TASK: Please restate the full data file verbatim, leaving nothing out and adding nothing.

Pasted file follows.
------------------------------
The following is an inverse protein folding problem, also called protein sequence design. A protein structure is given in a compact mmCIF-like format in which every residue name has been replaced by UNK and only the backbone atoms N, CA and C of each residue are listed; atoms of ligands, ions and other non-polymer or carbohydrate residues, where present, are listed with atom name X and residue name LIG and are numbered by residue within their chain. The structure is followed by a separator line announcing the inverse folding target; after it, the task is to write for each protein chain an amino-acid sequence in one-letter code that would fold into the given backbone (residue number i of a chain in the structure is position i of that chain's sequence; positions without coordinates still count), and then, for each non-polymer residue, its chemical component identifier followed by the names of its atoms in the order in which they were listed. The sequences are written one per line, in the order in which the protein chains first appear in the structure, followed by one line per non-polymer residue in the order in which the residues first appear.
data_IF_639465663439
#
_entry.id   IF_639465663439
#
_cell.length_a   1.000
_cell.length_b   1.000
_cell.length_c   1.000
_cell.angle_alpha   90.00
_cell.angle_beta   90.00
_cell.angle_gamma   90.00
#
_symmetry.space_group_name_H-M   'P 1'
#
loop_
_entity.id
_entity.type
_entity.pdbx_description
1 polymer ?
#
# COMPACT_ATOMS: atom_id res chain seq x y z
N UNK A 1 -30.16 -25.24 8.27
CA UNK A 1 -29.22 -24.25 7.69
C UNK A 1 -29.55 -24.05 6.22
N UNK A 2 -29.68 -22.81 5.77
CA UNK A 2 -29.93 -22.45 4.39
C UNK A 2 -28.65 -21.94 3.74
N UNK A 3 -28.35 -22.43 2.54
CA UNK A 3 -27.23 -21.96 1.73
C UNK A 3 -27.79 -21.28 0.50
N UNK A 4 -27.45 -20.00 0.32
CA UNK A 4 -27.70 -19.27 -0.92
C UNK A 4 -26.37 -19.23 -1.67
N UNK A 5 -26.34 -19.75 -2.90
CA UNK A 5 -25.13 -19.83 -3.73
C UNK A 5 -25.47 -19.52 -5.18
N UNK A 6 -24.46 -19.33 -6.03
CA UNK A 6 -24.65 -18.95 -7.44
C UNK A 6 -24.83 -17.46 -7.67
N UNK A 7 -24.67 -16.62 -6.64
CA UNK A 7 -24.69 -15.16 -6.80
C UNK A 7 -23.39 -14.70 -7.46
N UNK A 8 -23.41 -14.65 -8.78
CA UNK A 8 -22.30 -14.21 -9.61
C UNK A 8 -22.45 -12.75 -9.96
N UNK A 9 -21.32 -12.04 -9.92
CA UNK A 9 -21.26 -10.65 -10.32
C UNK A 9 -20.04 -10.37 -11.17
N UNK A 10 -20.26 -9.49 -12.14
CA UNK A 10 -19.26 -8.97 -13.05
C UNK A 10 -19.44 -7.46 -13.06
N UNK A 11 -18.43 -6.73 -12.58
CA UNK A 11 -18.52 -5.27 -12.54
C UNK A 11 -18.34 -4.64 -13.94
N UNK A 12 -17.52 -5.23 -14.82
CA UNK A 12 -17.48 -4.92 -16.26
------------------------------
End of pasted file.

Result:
The following is an inverse protein folding problem, also called protein sequence design. A protein structure is given in a compact mmCIF-like format in which every residue name has been replaced by UNK and only the backbone atoms N, CA and C of each residue are listed; atoms of ligands, ions and other non-polymer or carbohydrate residues, where present, are listed with atom name X and residue name LIG and are numbered by residue within their chain. The structure is followed by a separator line announcing the inverse folding target; after it, the task is to write for each protein chain an amino-acid sequence in one-letter code that would fold into the given backbone (residue number i of a chain in the structure is position i of that chain's sequence; positions without coordinates still count), and then, for each non-polymer residue, its chemical component identifier followed by the names of its atoms in the order in which they were listed. The sequences are written one per line, in the order in which the protein chains first appear in the structure, followed by one line per non-polymer residue in the order in which the residues first appear.
data_IF_639465663439
#
_entry.id   IF_639465663439
#
_cell.length_a   1.000
_cell.length_b   1.000
_cell.length_c   1.000
_cell.angle_alpha   90.00
_cell.angle_beta   90.00
_cell.angle_gamma   90.00
#
_symmetry.space_group_name_H-M   'P 1'
#
loop_
_entity.id
_entity.type
_entity.pdbx_description
1 polymer ?
#
# COMPACT_ATOMS: atom_id res chain seq x y z
N UNK A 1 -30.16 -25.24 8.27
CA UNK A 1 -29.22 -24.25 7.69
C UNK A 1 -29.55 -24.05 6.22
N UNK A 2 -29.68 -22.81 5.77
CA UNK A 2 -29.93 -22.45 4.39
C UNK A 2 -28.65 -21.94 3.74
N UNK A 3 -28.35 -22.43 2.54
CA UNK A 3 -27.23 -21.96 1.73
C UNK A 3 -27.79 -21.28 0.50
N UNK A 4 -27.45 -20.00 0.32
CA UNK A 4 -27.70 -19.27 -0.92
C UNK A 4 -26.37 -19.23 -1.67
N UNK A 5 -26.34 -19.75 -2.90
CA UNK A 5 -25.13 -19.83 -3.73
C UNK A 5 -25.47 -19.52 -5.18
N UNK A 6 -24.46 -19.33 -6.03
CA UNK A 6 -24.65 -18.95 -7.44
C UNK A 6 -24.83 -17.46 -7.67
N UNK A 7 -24.67 -16.62 -6.64
CA UNK A 7 -24.69 -15.16 -6.80
C UNK A 7 -23.39 -14.70 -7.46
N UNK A 8 -23.41 -14.65 -8.78
CA UNK A 8 -22.30 -14.21 -9.61
C UNK A 8 -22.45 -12.75 -9.96
N UNK A 9 -21.32 -12.04 -9.92
CA UNK A 9 -21.26 -10.65 -10.32
C UNK A 9 -20.04 -10.37 -11.17
N UNK A 10 -20.26 -9.49 -12.14
CA UNK A 10 -19.26 -8.97 -13.05
C UNK A 10 -19.44 -7.46 -13.06
N UNK A 11 -18.43 -6.73 -12.58
CA UNK A 11 -18.52 -5.27 -12.54
C UNK A 11 -18.34 -4.64 -13.94
N UNK A 12 -17.52 -5.23 -14.82
CA UNK A 12 -17.48 -4.92 -16.26